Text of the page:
Volvo invests in Torslanda plant for EV manufacture

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Auto maker Volvo Cars is set to invest Skr 10bn (US$1.1bn) in its Torslanda manufacturing plant in Sweden, in preparation for the production of its next-generation fully electric cars.

As part of the planned investments, the company will introduce a number of new and more sustainable technologies and manufacturing processes in the plant. These include the introduction of mega casting of aluminum body parts, a new battery assembly plant and fully refurbished paint and final assembly shops.

The investments follow a recent announcement by Volvo Cars and Northvolt to invest Skr 30bn (US$3.2bn) in the development and manufacturing of batteries for pure electric Volvo models.

“With these investments, we take an important step towards our all-electric future and prepare for even more advanced and better electric Volvos,” said Håkan Samuelsson, chief executive of Volvo Cars. “Torslanda is our largest plant and will play a crucial role in our ongoing transformation as we move towards becoming a pure electric car maker by 2030.”

The introduction of mega casting of aluminum body parts for the next generation of electric Volvo models is the most significant and exciting change implemented as part of the investment package. Mega casting creates a number of benefits in terms of sustainability, cost and car performance during the car’s lifetime, and Volvo Cars is one of the first car makers to invest in this process.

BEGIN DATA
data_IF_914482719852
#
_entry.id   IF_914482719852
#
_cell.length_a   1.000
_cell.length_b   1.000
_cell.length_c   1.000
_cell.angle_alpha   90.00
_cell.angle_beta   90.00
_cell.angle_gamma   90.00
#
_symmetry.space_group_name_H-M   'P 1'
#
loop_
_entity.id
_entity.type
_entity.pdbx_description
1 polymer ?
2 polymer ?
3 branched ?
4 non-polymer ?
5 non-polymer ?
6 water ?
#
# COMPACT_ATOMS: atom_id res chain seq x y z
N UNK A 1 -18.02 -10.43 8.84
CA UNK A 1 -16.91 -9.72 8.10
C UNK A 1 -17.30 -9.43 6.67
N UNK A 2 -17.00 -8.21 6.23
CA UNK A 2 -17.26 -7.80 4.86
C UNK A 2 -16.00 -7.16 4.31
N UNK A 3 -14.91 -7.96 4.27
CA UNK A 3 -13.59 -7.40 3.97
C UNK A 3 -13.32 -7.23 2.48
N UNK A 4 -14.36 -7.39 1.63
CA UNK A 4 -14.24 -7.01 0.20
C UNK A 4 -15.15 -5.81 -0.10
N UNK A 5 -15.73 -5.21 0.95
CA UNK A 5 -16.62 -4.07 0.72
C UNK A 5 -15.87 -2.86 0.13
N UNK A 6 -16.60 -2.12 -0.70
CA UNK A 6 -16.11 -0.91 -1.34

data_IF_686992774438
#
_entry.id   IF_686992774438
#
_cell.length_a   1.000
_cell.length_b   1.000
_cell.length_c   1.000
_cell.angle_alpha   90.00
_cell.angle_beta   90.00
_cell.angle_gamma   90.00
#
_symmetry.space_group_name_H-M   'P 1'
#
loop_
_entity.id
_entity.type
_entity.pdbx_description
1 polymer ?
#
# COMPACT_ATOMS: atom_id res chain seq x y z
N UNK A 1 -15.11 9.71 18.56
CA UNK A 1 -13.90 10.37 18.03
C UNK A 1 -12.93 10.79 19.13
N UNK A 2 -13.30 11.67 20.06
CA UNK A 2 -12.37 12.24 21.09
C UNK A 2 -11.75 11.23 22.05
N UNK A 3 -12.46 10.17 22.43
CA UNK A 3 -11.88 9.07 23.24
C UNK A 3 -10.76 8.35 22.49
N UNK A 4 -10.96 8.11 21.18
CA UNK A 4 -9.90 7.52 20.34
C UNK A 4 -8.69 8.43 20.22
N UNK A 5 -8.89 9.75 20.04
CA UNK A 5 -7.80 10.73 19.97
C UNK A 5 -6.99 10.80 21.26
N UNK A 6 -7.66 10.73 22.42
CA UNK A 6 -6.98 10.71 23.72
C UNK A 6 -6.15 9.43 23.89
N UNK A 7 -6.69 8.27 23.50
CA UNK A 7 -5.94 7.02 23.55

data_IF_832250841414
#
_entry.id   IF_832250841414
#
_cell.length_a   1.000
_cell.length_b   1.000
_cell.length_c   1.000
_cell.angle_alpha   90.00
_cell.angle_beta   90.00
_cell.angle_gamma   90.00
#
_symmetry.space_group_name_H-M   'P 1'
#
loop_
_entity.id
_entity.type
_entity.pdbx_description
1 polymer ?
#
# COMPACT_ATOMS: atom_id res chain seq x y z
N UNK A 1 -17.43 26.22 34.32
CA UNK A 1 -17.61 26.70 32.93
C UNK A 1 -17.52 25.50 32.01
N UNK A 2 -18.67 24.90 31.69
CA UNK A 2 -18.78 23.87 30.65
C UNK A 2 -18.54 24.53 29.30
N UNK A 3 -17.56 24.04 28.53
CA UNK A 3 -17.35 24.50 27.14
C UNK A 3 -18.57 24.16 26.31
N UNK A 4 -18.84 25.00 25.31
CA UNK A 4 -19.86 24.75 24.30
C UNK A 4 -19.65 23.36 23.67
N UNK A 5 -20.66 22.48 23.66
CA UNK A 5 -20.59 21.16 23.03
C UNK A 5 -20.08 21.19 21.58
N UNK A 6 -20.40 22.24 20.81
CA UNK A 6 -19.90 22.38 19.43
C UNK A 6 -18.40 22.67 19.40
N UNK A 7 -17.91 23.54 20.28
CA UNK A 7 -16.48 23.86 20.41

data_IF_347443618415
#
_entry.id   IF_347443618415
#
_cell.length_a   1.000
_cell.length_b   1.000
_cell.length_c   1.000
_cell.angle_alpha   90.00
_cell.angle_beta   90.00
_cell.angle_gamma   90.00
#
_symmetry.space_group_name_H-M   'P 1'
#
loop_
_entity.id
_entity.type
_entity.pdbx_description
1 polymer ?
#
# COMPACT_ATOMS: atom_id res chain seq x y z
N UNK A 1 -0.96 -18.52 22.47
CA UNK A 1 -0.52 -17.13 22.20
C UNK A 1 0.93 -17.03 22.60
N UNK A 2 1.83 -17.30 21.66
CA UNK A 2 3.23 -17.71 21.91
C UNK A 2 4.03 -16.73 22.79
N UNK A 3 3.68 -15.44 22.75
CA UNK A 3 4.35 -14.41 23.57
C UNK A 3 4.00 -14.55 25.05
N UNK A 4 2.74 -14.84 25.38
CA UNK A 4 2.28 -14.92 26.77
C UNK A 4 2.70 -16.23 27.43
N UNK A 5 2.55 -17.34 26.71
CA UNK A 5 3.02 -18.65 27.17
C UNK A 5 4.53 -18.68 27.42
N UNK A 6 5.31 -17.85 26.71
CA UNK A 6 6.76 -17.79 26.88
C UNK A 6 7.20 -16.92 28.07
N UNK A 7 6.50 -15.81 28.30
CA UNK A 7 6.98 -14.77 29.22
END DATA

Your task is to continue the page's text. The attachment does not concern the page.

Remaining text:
Casting major parts of the floor structure of the car as one single aluminum part reduces weight, which in turn improves the energy efficiency and thereby the electric range of the car. This also allows Volvo designers to optimally use the available space inside the cabin and luggage area, boosting the overall versatility of the car.

Other benefits from mega casting include reduced complexity in the manufacturing process. That in turn creates cost savings in terms of material use and logistics, reducing the overall environmental footprint across the manufacturing and supply chain networks.

A new battery assembly plant will integrate battery cells and modules in the floor structure of the car, while the assembly shop is being refurbished for the accommodation of the next-generation fully electric cars – for example, with a new ‘marriage point’ where the top body and the floor of the car meet for the first time.

“Today is a great day for the Torslanda plant because we are making it fit for the future with this investment package,” added Javier Varela, head of engineering and operations at Volvo Cars. “Our future as a company is all-electric and that requires a variety of upgrades across the plant to ensure that Torslanda can continue to build premium electric cars of the highest quality.”

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Lawrence has been covering engineering subjects – with a focus on motorsport technology – since 2007 and has edited and contributed to a variety of international titles. Currently he is responsible for content across UKI Media & Events' portfolio of websites while also writing for the company's print titles.

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